CDC Director Rochelle Walensky on Tuesday signed off on the use of the Pfizer vaccine for children ages 5 to 11 just hours after an agency panel OK’d the shot — paving the way for an estimated 28 million young kids to begin getting their jabs as soon as this week.
The final approval comes after a panel of doctors and public-health experts forming the federal Centers for Disease Control and Prevention’s Advisory Committee on Immunization Practices recommended the move. The FDA had already cleared the immunization for emergency use in the age group Friday.
“If I had a grandchild. I would certainly get that grandchild vaccinated as soon as possible,” CDC panel member Dr. Beth Bell said in voting for the kiddie vax Tuesday. “And I think many people share that perspective.”
Panelist Dr. Sarah Long, a pediatrics professor at Drexel University College of Medicine, said she was “very supportive” of giving the vaccine to young children, too.
“We should be very confident to employ it to the maximum, to do what it is meant to do, without significant concern about serious adverse events,” Long said.
Walensky had been expected to swiftly give final approval to the shot.
The vaccine is the first OK’d for children in the age group, delivering a third of the dosage given to adults in each of two shots doled out three weeks apart.
President Biden celebrated the authorization and said his administration has secured enough vaccine doses for every kid in the country.
“Today, we have reached a turning point in our battle against COVID-19,” Biden said in a statement. “A vaccine for children age 5 to 11 will allow us to build on the extraordinary progress we’ve made over the last nine months”
The Biden administration said Monday that millions of the kiddie shots were being packed and shipped across the country ahead of the CDC meeting in anticipation that the vaccine would be broadly recommended by the panel.
“These doses — specially designed for these younger children — have started to arrive at thousands of locations across the country,” the president said.
A nationwide push to get the vaccine into youngsters’ arm is expected to be in full swing by next week, with some shots to be ready in just days.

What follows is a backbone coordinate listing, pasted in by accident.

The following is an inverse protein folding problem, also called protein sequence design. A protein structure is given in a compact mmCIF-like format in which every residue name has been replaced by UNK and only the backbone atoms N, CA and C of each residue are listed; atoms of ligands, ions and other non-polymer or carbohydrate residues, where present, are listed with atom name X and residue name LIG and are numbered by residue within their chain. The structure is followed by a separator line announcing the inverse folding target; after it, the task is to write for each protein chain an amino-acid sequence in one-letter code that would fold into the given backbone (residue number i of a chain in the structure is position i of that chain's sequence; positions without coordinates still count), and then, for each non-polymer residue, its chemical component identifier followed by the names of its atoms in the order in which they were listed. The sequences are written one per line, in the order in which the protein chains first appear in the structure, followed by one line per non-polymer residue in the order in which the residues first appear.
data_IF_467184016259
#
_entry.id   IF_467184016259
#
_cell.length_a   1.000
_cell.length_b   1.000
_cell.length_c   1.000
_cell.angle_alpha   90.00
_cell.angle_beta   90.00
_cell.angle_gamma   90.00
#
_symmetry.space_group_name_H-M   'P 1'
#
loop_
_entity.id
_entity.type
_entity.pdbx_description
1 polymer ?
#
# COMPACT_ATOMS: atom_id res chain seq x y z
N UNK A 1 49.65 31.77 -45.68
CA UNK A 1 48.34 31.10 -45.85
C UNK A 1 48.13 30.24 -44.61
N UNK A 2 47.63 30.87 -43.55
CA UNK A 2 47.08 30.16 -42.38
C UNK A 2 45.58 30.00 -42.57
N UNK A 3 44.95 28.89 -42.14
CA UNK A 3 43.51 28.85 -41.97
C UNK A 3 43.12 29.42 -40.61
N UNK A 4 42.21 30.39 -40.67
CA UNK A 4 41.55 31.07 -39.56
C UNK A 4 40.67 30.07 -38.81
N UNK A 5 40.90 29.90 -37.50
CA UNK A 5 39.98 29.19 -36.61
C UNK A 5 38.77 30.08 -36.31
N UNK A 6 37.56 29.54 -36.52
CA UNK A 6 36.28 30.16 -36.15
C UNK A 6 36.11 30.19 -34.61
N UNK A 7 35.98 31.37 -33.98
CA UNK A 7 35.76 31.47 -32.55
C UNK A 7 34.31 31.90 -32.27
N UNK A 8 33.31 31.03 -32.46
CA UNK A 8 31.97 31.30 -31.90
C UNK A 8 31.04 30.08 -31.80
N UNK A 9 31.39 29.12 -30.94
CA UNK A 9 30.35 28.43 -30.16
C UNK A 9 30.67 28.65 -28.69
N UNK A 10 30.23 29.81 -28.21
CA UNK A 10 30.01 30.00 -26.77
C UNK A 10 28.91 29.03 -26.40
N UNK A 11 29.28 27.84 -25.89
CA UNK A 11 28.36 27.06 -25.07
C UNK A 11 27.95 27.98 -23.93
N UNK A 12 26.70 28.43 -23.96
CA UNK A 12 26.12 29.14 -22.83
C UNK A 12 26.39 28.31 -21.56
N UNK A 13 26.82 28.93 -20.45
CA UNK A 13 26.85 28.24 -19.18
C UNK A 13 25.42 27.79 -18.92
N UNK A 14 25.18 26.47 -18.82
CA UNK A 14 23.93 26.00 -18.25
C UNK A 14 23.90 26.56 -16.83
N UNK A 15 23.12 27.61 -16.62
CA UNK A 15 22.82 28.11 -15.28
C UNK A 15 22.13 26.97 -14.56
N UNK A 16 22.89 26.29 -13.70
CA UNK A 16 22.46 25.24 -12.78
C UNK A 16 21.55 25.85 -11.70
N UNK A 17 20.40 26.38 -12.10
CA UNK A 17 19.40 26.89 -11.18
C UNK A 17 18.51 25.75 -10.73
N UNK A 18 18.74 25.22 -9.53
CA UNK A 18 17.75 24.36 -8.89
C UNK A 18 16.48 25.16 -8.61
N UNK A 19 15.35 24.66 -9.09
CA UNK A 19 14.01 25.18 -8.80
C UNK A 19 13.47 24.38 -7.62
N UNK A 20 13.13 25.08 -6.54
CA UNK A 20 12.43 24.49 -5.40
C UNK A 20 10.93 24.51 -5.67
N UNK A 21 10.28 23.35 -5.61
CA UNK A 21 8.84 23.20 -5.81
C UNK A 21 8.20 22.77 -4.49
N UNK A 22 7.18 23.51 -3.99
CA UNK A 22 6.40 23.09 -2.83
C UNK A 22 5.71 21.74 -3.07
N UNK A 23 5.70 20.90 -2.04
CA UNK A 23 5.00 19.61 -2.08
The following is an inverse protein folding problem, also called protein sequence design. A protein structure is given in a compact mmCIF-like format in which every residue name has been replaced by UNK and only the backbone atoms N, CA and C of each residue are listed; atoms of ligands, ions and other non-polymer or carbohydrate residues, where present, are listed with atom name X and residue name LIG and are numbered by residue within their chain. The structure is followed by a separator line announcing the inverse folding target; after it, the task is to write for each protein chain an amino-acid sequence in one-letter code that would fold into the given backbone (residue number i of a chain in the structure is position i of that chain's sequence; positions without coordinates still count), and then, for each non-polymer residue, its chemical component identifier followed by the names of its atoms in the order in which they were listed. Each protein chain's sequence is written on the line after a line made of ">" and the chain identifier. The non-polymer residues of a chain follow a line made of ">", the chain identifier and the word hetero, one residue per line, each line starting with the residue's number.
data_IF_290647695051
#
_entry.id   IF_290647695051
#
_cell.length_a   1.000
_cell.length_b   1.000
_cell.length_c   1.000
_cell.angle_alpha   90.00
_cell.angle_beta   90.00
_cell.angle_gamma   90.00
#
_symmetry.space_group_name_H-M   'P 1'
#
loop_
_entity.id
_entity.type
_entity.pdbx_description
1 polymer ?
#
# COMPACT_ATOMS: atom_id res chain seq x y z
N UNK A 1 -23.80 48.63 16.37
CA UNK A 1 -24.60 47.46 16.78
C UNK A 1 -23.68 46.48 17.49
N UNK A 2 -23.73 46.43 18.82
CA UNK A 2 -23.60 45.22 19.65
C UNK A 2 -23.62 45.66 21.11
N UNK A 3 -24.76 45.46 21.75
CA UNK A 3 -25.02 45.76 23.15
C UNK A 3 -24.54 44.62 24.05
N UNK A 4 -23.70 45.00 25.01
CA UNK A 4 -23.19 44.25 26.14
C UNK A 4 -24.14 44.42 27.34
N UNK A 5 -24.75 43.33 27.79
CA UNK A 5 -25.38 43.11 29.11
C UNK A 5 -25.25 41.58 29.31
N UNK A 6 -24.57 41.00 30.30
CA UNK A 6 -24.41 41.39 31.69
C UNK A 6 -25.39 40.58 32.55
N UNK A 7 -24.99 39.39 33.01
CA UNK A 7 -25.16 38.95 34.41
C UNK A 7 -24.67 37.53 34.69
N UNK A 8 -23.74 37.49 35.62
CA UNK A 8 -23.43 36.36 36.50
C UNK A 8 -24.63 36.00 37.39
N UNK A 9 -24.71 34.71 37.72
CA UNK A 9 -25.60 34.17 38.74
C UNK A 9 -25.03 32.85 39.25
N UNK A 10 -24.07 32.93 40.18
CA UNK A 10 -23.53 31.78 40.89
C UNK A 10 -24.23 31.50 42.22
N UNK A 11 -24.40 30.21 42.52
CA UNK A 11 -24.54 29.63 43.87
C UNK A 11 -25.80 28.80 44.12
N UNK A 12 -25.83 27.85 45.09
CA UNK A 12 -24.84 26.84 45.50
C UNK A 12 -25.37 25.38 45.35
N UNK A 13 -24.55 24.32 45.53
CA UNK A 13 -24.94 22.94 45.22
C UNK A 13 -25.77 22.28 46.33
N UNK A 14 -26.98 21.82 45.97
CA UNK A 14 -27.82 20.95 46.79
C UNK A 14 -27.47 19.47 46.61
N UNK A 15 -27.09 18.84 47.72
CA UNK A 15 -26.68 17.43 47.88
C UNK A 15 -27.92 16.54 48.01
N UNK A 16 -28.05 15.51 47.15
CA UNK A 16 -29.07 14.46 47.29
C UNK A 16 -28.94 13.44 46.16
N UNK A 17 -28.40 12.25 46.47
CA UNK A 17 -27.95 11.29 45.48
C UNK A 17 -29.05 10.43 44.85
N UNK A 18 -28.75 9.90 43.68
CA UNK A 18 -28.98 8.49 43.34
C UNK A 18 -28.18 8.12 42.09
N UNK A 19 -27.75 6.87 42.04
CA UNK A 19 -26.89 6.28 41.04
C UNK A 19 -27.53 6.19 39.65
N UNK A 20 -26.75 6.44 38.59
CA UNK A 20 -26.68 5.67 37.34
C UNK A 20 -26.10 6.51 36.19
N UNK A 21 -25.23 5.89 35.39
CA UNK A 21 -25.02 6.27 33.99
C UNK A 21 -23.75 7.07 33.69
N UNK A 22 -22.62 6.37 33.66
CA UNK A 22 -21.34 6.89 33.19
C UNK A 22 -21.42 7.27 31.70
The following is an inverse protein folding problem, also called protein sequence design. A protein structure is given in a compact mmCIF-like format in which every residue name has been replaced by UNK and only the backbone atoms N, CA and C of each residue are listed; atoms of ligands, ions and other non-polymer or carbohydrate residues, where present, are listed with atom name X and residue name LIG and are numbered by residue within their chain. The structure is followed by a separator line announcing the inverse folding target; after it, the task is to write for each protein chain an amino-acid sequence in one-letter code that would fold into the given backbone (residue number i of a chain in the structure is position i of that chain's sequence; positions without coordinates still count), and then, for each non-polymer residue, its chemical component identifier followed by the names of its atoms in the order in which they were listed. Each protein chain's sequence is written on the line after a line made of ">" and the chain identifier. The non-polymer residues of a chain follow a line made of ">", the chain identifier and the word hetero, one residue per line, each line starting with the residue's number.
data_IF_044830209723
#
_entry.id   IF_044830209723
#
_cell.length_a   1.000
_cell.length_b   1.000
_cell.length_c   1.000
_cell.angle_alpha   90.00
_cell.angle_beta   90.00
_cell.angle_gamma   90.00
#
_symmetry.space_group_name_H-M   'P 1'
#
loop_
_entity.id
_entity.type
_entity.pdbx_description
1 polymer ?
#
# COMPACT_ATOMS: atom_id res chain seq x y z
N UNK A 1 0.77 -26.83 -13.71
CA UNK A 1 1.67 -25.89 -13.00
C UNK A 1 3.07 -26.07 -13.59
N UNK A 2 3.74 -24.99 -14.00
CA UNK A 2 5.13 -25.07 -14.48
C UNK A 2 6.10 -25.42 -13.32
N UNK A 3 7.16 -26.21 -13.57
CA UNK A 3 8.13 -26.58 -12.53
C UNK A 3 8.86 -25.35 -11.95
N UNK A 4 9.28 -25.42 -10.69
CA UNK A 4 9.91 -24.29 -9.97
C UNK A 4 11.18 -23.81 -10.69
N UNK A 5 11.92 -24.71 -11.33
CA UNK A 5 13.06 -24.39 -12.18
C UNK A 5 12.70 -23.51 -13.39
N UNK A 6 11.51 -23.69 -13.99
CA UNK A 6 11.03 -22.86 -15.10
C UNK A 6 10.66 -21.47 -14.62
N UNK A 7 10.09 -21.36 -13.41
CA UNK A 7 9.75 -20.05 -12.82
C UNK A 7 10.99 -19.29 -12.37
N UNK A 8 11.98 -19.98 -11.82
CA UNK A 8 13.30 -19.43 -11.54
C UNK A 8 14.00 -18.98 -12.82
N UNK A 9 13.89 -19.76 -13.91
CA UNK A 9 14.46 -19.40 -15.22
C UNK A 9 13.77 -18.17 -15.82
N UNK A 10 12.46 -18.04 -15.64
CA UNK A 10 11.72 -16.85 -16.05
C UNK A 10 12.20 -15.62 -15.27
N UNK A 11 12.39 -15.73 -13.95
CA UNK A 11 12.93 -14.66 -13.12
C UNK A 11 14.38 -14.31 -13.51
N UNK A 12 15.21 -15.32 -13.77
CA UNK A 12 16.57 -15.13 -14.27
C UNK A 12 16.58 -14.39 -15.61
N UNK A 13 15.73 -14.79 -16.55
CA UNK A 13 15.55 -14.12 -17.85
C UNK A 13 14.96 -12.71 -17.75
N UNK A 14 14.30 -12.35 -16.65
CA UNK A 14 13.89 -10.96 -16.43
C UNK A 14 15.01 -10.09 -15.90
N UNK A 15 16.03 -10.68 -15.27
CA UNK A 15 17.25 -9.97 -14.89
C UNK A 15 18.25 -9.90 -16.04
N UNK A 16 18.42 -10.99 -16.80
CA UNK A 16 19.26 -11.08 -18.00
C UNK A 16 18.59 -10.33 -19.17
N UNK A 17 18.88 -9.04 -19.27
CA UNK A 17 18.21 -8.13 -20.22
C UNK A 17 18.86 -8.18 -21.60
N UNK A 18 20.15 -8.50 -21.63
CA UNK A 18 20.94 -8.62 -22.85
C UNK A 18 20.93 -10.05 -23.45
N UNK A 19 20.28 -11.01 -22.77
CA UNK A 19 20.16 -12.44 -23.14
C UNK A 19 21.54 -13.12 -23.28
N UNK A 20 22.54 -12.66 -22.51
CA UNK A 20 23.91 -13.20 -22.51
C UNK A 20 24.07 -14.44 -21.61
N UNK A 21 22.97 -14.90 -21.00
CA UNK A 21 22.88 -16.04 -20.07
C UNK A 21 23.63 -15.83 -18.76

“We are not waiting on the operations and logistics,” the White House’s coronavirus coordinator, Jeff Zients, told reporters Monday.
The US has enough supply of the vaccine for all 28 million US children between the ages of 5 and 11, Zients said.
Dr. Anthony Fauci, the nation’s top infectious-disease expert, has said that pending regulatory hurdles, the Pfizer vaccine would be available for the young age group within the first two weeks of November.
It has already been approved for people ages 12 and up, while Modern and Johnson & Johnson’s vaccines have been authorized for those 18 and older.
Some health-care providers in Wisconsin said the kiddie doses could be available there as soon as Wednesday, although Thursday was more likely, Wisconsin Public Radio reported. About 500,000 children in the state instantly became eligible to get the shot with the CDC panel’s ruling, according to the report.
While kids have a lower risk of becoming severely ill or dying from the coronavirus, more than 8,300 5- to 11-year-olds have been hospitalized in the country with it — and a third of them needed intensive care, according to data Friday. A reported 146 COVID-19 deaths in that group have occurred, according to the FDA.
“I’ve seen plenty of children in this age group that have been seriously ill,” Dr. Matthew Linam of Children’s Healthcare of Atlanta said Tuesday. “The risk of significant infection is still very real in this population.”
Pfizer has said a study found its vaccine for the younger kids is nearly 91 percent effective at preventing symptomatic COVID-19 infections.